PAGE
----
V for Vendetta

Throw together an English Roman Catholic terrorist from 1605, a 1930’s noir atmosphere, a damsel who is only somewhat in distress, a government that makes Ingsoc look humane, some psychedelics, some fortuitous but random evangelical proof texting of The Collected Works of William Shakespeare, some references to the mass killings of the twentieth century, a bit of Ray Bradbury, Max Ernst, and Patrick McGoohan, a rather tame lesbian romance, a fictional 1980s that went exactly against what actually happened, and two young cocksure perfectionist English artists who wanted to avoid mimicking their American counterparts.   You probably still would not end up with the disturbing masterpiece that is V FOR VENDETTA.  J

A penny for the English guys.

Written in the first third of the 1980s but not published as a graphic novel until 1988, V FOR VENDETTA broke into the cultural mindset of the intellectual rising generation like nothing else.  

For someone growing up in that decade—with New Wave, Blade Runner, Reagan, Rush, New Wave, Macintosh, Red Rain, and Nuclear Winter—V FOR VENDETTA took the extreme desires and fears of a whole generation and made them into a coherent (mostly) tale.  

If John Hughes captured our most adolescent suburban libertinism, V FOR VENDETTA made them into our most terrifying libertarian nightmare.

The story, written jointly by Alan Moore and David Lloyd, takes place in the late 1990s.  In 1983, a Labour government replaced the Tories, kicking out the American nuclear missiles, thus leaving the U.K. free from destruction.  Soon, the Americans and the Soviets went after each other, leaving America, especially, in ruins.  

The resulting economic turmoil in Europe led to the rise of a National Socialist/Fascist government in Britain.  Though the leaders personally gave into every lewd pleasure in and out of the bedrooms, they outlawed homosexuality, non-whites, and non-Protestant Christians.  Those who weren’t deported or executed found themselves in prison camps, the playthings of progressive eugenicists, willing to see the body contorted in every possible manner to “perfect the race.”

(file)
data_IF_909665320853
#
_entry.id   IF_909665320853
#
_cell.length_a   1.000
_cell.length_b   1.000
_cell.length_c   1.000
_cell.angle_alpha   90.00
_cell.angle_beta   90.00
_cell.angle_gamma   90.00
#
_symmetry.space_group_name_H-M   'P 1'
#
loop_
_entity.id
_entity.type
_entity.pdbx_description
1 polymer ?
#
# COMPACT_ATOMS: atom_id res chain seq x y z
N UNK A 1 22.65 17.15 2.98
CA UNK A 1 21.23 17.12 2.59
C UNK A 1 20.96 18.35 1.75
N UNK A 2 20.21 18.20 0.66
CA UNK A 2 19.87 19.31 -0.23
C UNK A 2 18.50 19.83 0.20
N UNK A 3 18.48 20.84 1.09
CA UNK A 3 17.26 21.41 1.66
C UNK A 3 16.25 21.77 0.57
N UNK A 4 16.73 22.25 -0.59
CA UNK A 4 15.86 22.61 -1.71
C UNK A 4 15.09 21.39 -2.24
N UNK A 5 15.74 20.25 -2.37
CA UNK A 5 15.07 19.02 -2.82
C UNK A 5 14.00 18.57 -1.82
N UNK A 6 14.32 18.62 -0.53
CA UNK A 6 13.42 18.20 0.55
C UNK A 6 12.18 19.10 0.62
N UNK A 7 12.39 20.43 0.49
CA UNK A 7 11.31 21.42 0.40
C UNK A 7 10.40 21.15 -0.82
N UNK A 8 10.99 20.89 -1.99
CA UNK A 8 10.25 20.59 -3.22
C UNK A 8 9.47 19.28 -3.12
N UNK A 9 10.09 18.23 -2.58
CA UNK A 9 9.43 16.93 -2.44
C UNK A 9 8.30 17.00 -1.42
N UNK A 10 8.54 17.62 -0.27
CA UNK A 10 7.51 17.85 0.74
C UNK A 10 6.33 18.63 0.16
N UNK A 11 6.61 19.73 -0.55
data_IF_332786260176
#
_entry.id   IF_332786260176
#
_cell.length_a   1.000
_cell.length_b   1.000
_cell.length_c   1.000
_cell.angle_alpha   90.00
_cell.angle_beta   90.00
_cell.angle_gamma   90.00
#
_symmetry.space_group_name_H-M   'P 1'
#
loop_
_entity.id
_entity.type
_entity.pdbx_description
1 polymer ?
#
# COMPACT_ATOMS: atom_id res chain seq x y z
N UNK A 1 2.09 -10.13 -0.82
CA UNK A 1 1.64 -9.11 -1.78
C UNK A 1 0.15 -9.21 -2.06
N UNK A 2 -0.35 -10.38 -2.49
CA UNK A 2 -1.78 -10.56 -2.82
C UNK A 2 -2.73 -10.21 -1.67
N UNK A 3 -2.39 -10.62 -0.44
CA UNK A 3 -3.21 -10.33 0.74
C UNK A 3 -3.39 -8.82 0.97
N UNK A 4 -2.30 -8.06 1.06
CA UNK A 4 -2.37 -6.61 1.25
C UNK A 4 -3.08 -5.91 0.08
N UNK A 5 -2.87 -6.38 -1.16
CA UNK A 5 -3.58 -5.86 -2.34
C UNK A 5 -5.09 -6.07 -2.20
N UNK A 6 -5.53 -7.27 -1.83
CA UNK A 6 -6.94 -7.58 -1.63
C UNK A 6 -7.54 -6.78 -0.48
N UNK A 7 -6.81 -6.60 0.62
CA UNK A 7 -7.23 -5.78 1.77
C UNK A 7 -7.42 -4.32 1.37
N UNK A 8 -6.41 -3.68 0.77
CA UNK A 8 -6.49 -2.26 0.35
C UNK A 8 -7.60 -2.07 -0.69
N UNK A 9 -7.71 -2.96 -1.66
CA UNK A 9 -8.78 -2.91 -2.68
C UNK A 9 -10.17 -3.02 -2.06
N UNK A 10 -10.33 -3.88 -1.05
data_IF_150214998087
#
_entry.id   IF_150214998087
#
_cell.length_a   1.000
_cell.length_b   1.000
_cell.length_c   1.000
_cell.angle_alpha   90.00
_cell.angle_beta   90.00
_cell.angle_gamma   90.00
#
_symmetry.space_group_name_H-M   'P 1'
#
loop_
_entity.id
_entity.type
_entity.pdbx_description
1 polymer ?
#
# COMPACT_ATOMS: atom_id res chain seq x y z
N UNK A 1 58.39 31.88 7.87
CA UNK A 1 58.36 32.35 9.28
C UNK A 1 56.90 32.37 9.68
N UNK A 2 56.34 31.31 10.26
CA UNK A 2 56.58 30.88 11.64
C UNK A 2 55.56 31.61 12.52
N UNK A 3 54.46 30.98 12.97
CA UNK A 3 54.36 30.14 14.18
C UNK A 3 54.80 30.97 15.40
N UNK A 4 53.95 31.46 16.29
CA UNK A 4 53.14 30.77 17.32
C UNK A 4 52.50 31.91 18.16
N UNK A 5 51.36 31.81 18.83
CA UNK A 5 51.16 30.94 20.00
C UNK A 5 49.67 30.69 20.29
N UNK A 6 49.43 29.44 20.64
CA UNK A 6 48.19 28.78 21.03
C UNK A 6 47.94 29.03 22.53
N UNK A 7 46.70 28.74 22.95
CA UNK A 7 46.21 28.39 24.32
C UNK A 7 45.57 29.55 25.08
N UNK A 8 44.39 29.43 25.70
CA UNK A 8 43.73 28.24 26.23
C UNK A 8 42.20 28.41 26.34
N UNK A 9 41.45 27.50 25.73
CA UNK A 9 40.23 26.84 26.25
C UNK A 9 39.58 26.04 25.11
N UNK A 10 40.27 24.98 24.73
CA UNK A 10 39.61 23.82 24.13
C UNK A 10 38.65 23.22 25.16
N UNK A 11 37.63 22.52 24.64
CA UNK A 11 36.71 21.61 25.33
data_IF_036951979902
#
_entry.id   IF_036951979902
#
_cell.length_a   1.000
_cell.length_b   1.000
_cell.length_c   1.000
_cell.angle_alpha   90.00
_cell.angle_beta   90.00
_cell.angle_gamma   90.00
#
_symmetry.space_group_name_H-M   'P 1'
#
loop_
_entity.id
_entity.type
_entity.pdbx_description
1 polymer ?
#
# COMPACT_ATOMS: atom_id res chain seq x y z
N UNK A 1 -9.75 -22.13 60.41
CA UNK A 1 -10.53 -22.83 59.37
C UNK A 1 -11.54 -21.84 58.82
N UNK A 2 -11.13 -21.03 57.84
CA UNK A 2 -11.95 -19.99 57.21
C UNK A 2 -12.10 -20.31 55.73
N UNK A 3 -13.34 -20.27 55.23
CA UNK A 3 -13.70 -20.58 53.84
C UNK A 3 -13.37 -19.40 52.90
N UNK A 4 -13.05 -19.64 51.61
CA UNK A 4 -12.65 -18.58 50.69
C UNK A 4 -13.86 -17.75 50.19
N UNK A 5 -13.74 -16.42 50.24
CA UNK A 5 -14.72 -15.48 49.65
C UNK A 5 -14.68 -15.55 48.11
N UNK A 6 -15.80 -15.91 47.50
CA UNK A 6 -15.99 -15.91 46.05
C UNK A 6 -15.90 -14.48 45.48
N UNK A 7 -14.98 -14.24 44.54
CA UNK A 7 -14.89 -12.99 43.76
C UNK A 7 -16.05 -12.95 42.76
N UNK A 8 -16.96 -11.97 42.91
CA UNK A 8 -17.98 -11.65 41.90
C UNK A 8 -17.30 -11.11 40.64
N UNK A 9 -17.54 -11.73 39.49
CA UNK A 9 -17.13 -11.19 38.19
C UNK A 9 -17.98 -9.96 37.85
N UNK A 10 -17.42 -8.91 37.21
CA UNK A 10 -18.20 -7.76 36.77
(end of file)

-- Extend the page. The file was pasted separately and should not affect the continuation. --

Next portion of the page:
Under the slogan “England Prevails,” the fascists maintain control through mass surveillance as well as through armed thugs known as “Finger Men” who have the power to kill, rape, and pillage at will, all in the name of England.  Signs litter the streets with the hypocritical propaganda: “Strength through Purity; Purity through Faith.”

Of the internment camps, one of the most brutal was the Larkhill Settlement, out of which emerged the anarchist anti-hero, V.  The authors intentionally keep his identity hidden, as he represents an idea more than an individual person.  Still, the reader does come to know that V had been interned and had survived the experiments.  In some way, never explained, the experiments made him more human than human, endowing him with extraordinary powers of resistance to bodily harm, astounding concentration and memory, and near perfect agility.  It would, however, be better to describe the final product of the experiment as the creation of a Batman rather than a Superman.  The only one of the test subjects to live, V gained the favor of his captors, set the camp aflame, and departed.

The main story takes place years after the destruction of Larkhill.  Now, one by one, every person who ever worked at Larkhill is being systematically murdered.  Though, the more appropriate term would be “assassinated.”  V, of course, is proudly the killer.  He not only kills his victims, but he does so with immense poetic justice.  Each person assassinated—reminiscent of Dante’s Inferno—dies according to his or her vice.